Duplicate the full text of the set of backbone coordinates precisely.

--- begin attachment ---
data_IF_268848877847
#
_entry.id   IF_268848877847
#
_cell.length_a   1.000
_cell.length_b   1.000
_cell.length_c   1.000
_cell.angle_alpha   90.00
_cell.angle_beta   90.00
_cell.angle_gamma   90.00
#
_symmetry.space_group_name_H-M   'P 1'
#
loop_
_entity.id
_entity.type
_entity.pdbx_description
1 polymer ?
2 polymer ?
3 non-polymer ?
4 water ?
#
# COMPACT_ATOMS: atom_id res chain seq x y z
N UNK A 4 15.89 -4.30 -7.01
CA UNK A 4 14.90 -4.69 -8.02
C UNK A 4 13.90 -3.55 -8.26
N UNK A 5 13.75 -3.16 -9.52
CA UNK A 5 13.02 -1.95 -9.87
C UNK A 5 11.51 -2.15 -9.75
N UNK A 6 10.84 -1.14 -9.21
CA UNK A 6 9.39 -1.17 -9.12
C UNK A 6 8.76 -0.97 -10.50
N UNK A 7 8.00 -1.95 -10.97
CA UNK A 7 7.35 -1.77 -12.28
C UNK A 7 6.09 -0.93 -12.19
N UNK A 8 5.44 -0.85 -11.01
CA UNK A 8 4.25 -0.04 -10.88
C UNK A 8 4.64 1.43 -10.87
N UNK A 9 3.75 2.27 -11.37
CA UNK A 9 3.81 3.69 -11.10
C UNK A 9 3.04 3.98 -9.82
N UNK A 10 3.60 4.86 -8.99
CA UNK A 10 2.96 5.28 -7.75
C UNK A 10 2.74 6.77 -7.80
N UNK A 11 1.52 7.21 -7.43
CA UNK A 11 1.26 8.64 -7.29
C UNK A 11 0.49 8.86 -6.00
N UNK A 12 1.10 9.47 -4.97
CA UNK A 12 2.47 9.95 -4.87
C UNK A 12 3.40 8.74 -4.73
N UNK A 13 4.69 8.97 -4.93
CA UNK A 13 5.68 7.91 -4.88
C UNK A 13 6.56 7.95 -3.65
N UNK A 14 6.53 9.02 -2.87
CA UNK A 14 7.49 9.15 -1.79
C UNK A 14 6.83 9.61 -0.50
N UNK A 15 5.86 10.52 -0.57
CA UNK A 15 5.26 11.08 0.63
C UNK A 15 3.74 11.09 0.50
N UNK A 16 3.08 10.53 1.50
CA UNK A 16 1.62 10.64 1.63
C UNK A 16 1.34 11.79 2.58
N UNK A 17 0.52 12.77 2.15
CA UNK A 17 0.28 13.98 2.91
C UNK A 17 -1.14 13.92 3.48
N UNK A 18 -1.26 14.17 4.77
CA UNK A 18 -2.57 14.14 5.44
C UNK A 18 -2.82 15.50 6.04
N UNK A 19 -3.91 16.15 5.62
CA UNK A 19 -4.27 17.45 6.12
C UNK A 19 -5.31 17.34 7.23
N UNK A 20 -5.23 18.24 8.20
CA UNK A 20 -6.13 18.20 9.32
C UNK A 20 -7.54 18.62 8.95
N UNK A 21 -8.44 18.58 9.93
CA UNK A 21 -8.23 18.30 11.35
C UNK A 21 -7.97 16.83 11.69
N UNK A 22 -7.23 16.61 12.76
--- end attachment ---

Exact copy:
data_IF_268848877847
#
_entry.id   IF_268848877847
#
_cell.length_a   1.000
_cell.length_b   1.000
_cell.length_c   1.000
_cell.angle_alpha   90.00
_cell.angle_beta   90.00
_cell.angle_gamma   90.00
#
_symmetry.space_group_name_H-M   'P 1'
#
loop_
_entity.id
_entity.type
_entity.pdbx_description
1 polymer ?
2 polymer ?
3 non-polymer ?
4 water ?
#
# COMPACT_ATOMS: atom_id res chain seq x y z
N UNK A 4 15.89 -4.30 -7.01
CA UNK A 4 14.90 -4.69 -8.02
C UNK A 4 13.90 -3.55 -8.26
N UNK A 5 13.75 -3.16 -9.52
CA UNK A 5 13.02 -1.95 -9.87
C UNK A 5 11.51 -2.15 -9.75
N UNK A 6 10.84 -1.14 -9.21
CA UNK A 6 9.39 -1.17 -9.12
C UNK A 6 8.76 -0.97 -10.50
N UNK A 7 8.00 -1.95 -10.97
CA UNK A 7 7.35 -1.77 -12.28
C UNK A 7 6.09 -0.93 -12.19
N UNK A 8 5.44 -0.85 -11.01
CA UNK A 8 4.25 -0.04 -10.88
C UNK A 8 4.64 1.43 -10.87
N UNK A 9 3.75 2.27 -11.37
CA UNK A 9 3.81 3.69 -11.10
C UNK A 9 3.04 3.98 -9.82
N UNK A 10 3.60 4.86 -8.99
CA UNK A 10 2.96 5.28 -7.75
C UNK A 10 2.74 6.77 -7.80
N UNK A 11 1.52 7.21 -7.43
CA UNK A 11 1.26 8.64 -7.29
C UNK A 11 0.49 8.86 -6.00
N UNK A 12 1.10 9.47 -4.97
CA UNK A 12 2.47 9.95 -4.87
C UNK A 12 3.40 8.74 -4.73
N UNK A 13 4.69 8.97 -4.93
CA UNK A 13 5.68 7.91 -4.88
C UNK A 13 6.56 7.95 -3.65
N UNK A 14 6.53 9.02 -2.87
CA UNK A 14 7.49 9.15 -1.79
C UNK A 14 6.83 9.61 -0.50
N UNK A 15 5.86 10.52 -0.57
CA UNK A 15 5.26 11.08 0.63
C UNK A 15 3.74 11.09 0.50
N UNK A 16 3.08 10.53 1.50
CA UNK A 16 1.62 10.64 1.63
C UNK A 16 1.34 11.79 2.58
N UNK A 17 0.52 12.77 2.15
CA UNK A 17 0.28 13.98 2.91
C UNK A 17 -1.14 13.92 3.48
N UNK A 18 -1.26 14.17 4.77
CA UNK A 18 -2.57 14.14 5.44
C UNK A 18 -2.82 15.50 6.04
N UNK A 19 -3.91 16.15 5.62
CA UNK A 19 -4.27 17.45 6.12
C UNK A 19 -5.31 17.34 7.23
N UNK A 20 -5.23 18.24 8.20
CA UNK A 20 -6.13 18.20 9.32
C UNK A 20 -7.54 18.62 8.95
N UNK A 21 -8.44 18.58 9.93
CA UNK A 21 -8.23 18.30 11.35
C UNK A 21 -7.97 16.83 11.69
N UNK A 22 -7.23 16.61 12.76